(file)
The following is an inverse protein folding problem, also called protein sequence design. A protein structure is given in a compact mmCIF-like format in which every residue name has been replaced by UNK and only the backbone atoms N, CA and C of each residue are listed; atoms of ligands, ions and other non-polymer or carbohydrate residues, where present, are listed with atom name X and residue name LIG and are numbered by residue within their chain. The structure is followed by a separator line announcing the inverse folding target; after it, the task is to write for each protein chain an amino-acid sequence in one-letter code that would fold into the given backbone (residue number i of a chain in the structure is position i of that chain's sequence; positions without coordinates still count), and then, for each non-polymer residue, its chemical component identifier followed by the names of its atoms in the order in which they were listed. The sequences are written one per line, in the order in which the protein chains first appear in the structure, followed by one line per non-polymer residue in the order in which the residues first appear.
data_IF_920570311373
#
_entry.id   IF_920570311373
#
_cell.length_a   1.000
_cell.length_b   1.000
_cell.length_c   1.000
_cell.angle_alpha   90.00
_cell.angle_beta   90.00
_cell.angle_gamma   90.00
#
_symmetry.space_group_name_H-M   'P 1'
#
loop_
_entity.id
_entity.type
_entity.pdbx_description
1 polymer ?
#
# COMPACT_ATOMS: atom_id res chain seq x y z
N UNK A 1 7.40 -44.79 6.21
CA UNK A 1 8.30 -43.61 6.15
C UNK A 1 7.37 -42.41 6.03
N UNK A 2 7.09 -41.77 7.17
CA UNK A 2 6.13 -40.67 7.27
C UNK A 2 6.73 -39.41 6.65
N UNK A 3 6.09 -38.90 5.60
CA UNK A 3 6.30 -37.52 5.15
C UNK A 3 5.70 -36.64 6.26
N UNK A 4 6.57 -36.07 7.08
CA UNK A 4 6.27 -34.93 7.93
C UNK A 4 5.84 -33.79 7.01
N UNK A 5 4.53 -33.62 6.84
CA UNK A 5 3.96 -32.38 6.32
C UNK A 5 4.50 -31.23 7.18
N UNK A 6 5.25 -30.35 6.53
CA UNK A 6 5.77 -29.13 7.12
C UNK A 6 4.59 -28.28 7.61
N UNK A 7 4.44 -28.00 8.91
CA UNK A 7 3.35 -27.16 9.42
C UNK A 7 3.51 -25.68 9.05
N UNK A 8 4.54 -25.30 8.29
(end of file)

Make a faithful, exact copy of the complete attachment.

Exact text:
The following is an inverse protein folding problem, also called protein sequence design. A protein structure is given in a compact mmCIF-like format in which every residue name has been replaced by UNK and only the backbone atoms N, CA and C of each residue are listed; atoms of ligands, ions and other non-polymer or carbohydrate residues, where present, are listed with atom name X and residue name LIG and are numbered by residue within their chain. The structure is followed by a separator line announcing the inverse folding target; after it, the task is to write for each protein chain an amino-acid sequence in one-letter code that would fold into the given backbone (residue number i of a chain in the structure is position i of that chain's sequence; positions without coordinates still count), and then, for each non-polymer residue, its chemical component identifier followed by the names of its atoms in the order in which they were listed. The sequences are written one per line, in the order in which the protein chains first appear in the structure, followed by one line per non-polymer residue in the order in which the residues first appear.
data_IF_920570311373
#
_entry.id   IF_920570311373
#
_cell.length_a   1.000
_cell.length_b   1.000
_cell.length_c   1.000
_cell.angle_alpha   90.00
_cell.angle_beta   90.00
_cell.angle_gamma   90.00
#
_symmetry.space_group_name_H-M   'P 1'
#
loop_
_entity.id
_entity.type
_entity.pdbx_description
1 polymer ?
#
# COMPACT_ATOMS: atom_id res chain seq x y z
N UNK A 1 7.40 -44.79 6.21
CA UNK A 1 8.30 -43.61 6.15
C UNK A 1 7.37 -42.41 6.03
N UNK A 2 7.09 -41.77 7.17
CA UNK A 2 6.13 -40.67 7.27
C UNK A 2 6.73 -39.41 6.65
N UNK A 3 6.09 -38.90 5.60
CA UNK A 3 6.30 -37.52 5.15
C UNK A 3 5.70 -36.64 6.26
N UNK A 4 6.57 -36.07 7.08
CA UNK A 4 6.27 -34.93 7.93
C UNK A 4 5.84 -33.79 7.01
N UNK A 5 4.53 -33.62 6.84
CA UNK A 5 3.96 -32.38 6.32
C UNK A 5 4.50 -31.23 7.18
N UNK A 6 5.25 -30.35 6.53
CA UNK A 6 5.77 -29.13 7.12
C UNK A 6 4.59 -28.28 7.61
N UNK A 7 4.44 -28.00 8.91
CA UNK A 7 3.35 -27.16 9.42
C UNK A 7 3.51 -25.68 9.05
N UNK A 8 4.54 -25.30 8.29